*Advanced warning – I tried to keep this post short but failed miserable. I am SO sorry!*
All this week The Adoption Social have been featuring articles and anonymous blog posts covering the ‘sore point’ topic of ‘Child to Parent Violence’. A topic that I wish to god wasn’t always at the forefront of the family dynamics in my family, and one which has had me agonising for a while now, whether I should or shouldn’t write a post myself, or whether I should ask for it to be posted anonymously or stop hiding from the truth and post it on here.
Stop hiding it is!
Sitting here I am trying to work out how to begin this post and even more so, what do I feel I need to write? How far am I going to go with this? Am I ready to do this? – If you haven’t worked it out yet. Just thinking about writing a #WASO post about my experience of CPV is triggering a secondary trauma reaction of fear and shame.
- Fear of repercussions, on the grounds that the last time I was completely honest about what was going on behind closed doors. I was not only confronted with a barrage of accusations and blame, but I was also left humiliated by the people who I thought I could trust and as a result of their ill-informed, prejudicial judgement and narrow-mindedness, I very nearly lost both my boys.
- As for the Shame. Well, I don’t know what to say here or how to describe it, other than to say. For a long time I was ashamed of myself for allowing Waxy to be able to reach such a dark, fearful point, that his ‘fight and flight’ responses would kick into action and he would come out fighting like a ‘terrified, wounded animal’. I am even more ashamed to admit that in turn Beeswax’s trauma and response systems, took me to a place in my thoughts and parenting that I NEVER in my wildest dreams imagined I could go. Then there is the shame of knowing that I had failed my boys, by failing to protect myself (and I am not only talking about the CPV). Okay in truth I cannot remember a day in the past 5 years I have not been left feeling wracked with guilt and shame for the situation our family was in.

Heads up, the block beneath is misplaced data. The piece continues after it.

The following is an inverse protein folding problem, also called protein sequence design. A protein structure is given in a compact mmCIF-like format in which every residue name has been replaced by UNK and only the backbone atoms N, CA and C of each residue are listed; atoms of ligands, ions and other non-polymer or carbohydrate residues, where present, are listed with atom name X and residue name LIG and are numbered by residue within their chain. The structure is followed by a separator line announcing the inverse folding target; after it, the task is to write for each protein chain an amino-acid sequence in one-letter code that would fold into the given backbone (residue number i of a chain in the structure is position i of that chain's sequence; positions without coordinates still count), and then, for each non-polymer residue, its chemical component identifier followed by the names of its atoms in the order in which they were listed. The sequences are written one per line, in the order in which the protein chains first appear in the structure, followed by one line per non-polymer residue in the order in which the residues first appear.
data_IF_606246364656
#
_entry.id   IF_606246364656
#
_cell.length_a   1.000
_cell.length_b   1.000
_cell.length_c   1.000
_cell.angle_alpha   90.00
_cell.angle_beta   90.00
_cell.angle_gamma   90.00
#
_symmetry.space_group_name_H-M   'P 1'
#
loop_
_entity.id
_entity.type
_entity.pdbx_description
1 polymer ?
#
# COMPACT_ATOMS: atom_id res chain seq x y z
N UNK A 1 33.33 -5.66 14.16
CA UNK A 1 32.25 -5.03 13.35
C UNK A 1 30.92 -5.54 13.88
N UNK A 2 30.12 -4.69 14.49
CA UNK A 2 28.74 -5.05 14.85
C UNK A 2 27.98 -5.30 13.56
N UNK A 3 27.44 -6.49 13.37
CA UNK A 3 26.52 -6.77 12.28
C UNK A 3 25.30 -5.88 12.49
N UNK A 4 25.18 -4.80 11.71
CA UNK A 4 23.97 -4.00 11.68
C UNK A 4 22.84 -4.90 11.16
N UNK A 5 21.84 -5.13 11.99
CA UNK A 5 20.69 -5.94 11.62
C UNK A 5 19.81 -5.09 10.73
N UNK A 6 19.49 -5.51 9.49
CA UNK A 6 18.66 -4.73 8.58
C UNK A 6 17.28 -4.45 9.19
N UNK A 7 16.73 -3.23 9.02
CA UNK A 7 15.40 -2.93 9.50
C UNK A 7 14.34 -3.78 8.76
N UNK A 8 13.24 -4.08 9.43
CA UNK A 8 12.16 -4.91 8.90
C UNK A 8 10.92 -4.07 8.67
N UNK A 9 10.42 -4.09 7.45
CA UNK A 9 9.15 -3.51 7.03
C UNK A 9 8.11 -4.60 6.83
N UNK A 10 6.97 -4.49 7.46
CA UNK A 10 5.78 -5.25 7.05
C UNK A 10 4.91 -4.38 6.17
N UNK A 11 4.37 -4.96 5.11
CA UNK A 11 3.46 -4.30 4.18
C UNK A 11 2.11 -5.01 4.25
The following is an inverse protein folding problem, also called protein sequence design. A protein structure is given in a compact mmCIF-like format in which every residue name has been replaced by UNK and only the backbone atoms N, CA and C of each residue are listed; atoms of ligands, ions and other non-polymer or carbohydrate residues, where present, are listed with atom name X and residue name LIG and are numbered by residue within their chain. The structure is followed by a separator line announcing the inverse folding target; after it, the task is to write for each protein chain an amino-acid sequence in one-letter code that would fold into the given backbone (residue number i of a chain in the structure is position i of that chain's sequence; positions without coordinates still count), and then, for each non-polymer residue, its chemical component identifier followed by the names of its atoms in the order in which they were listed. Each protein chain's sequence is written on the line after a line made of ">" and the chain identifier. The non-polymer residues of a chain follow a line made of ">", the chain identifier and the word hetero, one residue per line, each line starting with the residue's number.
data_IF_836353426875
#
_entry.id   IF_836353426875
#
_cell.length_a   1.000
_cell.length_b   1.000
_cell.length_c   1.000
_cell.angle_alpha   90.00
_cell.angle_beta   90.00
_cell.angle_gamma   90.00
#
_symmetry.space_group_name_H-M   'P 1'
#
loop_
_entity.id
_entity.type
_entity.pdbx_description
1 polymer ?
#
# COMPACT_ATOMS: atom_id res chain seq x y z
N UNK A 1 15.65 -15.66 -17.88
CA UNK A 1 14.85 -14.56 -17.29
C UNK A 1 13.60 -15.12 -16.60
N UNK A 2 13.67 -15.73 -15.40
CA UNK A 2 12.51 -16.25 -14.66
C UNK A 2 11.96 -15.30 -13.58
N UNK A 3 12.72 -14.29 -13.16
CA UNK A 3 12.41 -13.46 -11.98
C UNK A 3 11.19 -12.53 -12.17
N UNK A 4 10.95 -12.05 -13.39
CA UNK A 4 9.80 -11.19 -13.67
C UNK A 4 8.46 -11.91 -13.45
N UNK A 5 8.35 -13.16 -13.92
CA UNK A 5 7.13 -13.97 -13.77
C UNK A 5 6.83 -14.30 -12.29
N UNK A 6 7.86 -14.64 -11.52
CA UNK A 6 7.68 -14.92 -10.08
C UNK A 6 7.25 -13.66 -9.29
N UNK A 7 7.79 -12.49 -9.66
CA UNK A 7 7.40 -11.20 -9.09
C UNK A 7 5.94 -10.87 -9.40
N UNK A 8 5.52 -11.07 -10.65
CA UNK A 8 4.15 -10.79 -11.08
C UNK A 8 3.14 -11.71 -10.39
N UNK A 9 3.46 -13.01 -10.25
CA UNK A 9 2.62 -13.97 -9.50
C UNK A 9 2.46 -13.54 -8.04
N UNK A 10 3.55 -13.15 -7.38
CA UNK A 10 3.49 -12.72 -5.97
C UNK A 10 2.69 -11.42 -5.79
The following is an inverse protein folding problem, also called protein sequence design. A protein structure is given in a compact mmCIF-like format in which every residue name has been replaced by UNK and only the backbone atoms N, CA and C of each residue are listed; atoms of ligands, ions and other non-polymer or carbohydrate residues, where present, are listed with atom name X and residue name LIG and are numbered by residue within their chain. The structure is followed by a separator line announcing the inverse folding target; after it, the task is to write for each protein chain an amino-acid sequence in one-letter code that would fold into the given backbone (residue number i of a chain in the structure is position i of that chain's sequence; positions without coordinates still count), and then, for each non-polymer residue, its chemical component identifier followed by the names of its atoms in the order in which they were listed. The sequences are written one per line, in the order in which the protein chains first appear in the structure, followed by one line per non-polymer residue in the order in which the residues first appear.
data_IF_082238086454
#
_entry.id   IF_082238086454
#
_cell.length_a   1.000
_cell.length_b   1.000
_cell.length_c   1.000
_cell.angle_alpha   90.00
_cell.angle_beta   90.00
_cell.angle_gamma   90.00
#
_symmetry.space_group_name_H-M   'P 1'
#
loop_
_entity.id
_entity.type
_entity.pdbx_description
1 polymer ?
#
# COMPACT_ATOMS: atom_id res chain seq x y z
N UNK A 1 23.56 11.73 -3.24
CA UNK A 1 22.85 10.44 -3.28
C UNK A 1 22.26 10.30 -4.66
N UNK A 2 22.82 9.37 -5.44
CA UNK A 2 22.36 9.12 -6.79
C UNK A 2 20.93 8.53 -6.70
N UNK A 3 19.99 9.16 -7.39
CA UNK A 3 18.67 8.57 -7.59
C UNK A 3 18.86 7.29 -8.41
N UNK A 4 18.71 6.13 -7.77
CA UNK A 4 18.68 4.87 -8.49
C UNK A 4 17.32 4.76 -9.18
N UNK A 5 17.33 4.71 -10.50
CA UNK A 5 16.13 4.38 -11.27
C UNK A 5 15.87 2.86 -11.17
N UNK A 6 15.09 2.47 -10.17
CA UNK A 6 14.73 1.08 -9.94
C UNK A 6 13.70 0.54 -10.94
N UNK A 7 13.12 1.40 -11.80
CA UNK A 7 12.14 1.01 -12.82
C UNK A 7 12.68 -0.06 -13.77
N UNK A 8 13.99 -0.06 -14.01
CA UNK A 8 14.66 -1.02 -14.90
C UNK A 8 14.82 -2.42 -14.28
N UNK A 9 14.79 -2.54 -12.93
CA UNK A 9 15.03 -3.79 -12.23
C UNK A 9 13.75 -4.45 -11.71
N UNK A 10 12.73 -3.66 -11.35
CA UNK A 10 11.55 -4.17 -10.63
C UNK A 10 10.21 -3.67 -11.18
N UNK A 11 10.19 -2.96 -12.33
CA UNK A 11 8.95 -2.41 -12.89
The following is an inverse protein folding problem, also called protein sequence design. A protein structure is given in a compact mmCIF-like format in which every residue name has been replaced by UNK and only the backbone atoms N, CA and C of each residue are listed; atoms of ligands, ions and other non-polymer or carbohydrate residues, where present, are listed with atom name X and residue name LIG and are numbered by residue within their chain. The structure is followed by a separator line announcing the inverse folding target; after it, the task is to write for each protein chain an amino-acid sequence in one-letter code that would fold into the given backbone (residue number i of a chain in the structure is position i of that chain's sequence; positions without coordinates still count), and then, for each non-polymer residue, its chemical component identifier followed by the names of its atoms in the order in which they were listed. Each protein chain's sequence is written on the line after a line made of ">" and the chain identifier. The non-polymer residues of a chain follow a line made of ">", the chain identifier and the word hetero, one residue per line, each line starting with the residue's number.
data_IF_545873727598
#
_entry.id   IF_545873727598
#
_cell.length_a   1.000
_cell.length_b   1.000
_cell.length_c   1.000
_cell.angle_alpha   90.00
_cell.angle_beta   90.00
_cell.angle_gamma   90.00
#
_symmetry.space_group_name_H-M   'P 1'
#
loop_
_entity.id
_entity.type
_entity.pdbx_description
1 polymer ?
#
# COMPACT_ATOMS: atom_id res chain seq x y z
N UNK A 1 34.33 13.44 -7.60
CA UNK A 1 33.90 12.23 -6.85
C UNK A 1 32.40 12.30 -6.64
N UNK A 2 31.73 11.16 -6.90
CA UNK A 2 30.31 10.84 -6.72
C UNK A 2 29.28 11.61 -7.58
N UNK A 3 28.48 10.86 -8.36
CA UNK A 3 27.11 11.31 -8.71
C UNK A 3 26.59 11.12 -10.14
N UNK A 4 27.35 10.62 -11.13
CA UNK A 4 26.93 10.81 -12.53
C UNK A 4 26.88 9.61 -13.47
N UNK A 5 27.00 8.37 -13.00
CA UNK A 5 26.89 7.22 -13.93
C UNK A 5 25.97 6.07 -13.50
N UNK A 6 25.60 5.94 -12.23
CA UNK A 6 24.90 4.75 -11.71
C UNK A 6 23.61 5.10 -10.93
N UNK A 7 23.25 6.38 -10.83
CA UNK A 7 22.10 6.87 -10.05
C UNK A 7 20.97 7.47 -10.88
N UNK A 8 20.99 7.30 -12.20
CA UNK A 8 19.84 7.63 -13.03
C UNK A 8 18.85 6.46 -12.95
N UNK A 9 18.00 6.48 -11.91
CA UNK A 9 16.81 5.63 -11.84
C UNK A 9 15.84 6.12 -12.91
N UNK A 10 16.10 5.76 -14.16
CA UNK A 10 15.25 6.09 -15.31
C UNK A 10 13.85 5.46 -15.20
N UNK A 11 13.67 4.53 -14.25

As you can see I am already beginning to waffle – but then if you are a regular reader you will already know that this can often be my default mode when my brain has gone into overdrive (usually at stressful times).
I don’t want this post to become a post about blame or (as I fear to some it may come across as) self-pity, and no matter what I write here I do not want anyone to think that we regret our decision to welcome Waxy and Buzz into our home and hearts for one minute – they are my world (sometimes too much as I am often being told).
The early history of both Waxy and Buzz makes for heart-breaking reading and when thinking about how the boys (Waxy in particular) are responding to their need to be parented, I have tried to remind myself of the feelings it stirs up emotionally for myself thinking about their history and while I have met members of their birth family, I never personally went through it and it is not surprising that they (He) responds the way he often does.
But, of course this cannot be used as an excuse to dismiss his actions, and trust me in our household it hasn’t been, although over time, rather than becoming more open with the volume and results of the boys’ rage, I have sadly in fact become considerable more reserved cautious about who I talk to about it.
I don’t think it would help talking about the first time I received a fat lip or when or why it happened and as for cuts, bumps and bruises, it would be easier to count on my fingers how many times I have successfully managed to go a week without a mark on me.